In January 2004, the DOJ Task Force promulgated a regulation entitled "Participation in Justice Department Programs by Religious Organizations; Providing for Equal Treatment of All Justice Department Program Participants." It applies to all DOJ employees, vendors, grantees (including state and local governmental agencies), and subgrantees. As applied to the administration of Juvenile Justice funds, this regulation:

  • Prohibits discrimination for or against an organization on the basis of religion, religious belief, or religious character.

  • Allows a participating religious organization to retain its independence and continue to carry out its mission, provided that Juvenile Justice funds to grantees and subgrantees do not support any inherently religious activities.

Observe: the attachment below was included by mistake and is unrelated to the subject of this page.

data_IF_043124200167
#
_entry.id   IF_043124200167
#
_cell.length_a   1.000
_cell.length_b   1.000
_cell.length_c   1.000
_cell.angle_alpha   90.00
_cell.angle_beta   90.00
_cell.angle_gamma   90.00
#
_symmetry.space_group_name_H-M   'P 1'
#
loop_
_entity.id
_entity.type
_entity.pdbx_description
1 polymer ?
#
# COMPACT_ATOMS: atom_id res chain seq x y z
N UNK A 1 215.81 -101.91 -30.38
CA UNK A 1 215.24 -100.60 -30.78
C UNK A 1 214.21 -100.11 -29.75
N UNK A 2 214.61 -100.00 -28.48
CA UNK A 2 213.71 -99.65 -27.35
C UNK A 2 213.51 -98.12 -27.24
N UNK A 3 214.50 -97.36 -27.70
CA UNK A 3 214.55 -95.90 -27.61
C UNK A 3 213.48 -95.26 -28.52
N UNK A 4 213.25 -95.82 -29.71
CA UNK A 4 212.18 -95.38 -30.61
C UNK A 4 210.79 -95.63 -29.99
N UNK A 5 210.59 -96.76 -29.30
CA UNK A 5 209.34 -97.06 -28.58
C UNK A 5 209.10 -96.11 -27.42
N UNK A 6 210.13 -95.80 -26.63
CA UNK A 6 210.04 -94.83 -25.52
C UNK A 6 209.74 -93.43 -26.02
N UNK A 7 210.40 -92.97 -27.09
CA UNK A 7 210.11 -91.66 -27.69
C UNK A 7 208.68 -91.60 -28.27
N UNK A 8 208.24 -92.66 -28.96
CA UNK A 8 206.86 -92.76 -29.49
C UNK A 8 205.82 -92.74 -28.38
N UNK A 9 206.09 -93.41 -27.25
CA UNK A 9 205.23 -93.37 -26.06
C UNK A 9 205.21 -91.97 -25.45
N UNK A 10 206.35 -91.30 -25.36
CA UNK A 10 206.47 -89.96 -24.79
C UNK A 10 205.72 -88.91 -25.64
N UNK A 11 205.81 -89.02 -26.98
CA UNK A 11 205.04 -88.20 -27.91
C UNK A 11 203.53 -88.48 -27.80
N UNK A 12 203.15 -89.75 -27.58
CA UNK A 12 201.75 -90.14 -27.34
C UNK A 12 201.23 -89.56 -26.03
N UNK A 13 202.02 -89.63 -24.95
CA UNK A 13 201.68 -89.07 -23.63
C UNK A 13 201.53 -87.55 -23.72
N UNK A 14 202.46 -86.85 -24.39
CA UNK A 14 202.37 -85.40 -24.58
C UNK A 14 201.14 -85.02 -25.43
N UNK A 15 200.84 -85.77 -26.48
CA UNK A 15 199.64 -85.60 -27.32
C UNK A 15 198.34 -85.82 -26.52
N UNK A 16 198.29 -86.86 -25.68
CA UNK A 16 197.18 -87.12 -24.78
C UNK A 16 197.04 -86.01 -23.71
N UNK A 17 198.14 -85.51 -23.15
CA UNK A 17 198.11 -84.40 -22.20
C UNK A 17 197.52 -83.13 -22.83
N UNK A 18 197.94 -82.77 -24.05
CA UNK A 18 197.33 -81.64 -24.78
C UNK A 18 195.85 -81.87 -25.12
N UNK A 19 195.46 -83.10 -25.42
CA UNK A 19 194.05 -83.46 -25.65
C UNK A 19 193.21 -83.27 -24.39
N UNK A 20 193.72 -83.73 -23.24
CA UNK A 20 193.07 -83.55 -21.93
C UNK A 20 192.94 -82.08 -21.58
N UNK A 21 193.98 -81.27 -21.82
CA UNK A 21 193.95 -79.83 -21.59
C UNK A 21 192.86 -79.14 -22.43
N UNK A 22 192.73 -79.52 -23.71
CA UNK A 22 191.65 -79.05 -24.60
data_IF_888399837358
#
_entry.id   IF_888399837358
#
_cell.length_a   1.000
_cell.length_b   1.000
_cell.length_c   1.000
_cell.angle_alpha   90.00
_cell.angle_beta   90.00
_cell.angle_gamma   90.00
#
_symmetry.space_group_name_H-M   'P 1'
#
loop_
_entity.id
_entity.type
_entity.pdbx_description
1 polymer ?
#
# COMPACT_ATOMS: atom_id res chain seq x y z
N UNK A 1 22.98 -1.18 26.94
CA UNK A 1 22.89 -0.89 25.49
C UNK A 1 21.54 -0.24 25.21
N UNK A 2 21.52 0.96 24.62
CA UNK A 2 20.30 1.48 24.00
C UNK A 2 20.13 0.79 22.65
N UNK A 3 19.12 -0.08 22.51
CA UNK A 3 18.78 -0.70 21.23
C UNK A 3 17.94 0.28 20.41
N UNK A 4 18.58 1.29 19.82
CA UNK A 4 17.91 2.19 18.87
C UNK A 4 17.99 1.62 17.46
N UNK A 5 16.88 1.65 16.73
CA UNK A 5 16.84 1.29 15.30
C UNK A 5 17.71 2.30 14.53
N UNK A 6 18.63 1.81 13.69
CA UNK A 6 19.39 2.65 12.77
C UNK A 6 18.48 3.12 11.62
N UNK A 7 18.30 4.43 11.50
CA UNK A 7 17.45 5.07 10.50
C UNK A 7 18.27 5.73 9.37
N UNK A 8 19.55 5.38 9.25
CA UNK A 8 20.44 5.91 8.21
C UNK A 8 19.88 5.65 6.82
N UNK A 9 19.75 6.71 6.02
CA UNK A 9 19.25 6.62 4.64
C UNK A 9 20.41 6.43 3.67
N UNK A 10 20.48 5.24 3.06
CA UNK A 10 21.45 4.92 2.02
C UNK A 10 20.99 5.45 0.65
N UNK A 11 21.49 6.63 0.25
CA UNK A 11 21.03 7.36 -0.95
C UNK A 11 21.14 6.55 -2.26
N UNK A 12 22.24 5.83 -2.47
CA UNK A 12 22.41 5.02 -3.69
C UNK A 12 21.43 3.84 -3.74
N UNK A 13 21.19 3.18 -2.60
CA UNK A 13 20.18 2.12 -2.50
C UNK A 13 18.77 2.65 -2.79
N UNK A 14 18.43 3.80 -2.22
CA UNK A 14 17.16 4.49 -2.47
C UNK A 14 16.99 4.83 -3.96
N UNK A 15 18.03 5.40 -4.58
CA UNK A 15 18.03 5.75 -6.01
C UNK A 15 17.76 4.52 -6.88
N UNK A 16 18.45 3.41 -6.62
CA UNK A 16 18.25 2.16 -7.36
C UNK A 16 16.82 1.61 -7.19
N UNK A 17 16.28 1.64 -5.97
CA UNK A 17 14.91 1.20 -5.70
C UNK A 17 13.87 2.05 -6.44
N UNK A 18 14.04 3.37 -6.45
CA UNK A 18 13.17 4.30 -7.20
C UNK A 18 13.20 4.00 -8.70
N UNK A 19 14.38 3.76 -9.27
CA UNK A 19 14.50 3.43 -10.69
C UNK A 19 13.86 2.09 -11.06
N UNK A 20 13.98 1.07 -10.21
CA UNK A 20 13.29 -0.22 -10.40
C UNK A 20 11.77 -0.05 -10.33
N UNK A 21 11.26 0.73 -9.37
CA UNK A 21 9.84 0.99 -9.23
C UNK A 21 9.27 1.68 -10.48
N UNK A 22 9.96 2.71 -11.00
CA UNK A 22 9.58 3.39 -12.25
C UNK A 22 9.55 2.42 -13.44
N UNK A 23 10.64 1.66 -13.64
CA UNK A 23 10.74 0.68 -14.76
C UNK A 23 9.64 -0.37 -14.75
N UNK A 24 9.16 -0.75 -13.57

• Clarifies that faith-based organizations can use space in their facilities to provide Juvenile Justice-funded services without removing religious art, icons, scriptures, or other religious symbols.

  • Ensures that Juvenile Justice-funded services are available to all beneficiaries, regardless of their religion.

A copy and summary of the regulation are available on the Task Force's Web site at www.ojp.usdoj.gov/fbci. The Task Force welcomes inquiries; call 202-514-2987 or e-mail FBCI@usdoj.gov. Information on the regulation is also available through the Office of Justice Programs, Office for Civil Rights; to report possible violations, call the Office for Civil Rights at 202-307-0690.

Supporting Programs, Transforming Lives

OJJDP's support for faith-based and community-based programs, such as its longtime support for the Boys & Girls Clubs of America, has produced a number of success stories. The following are just a few examples.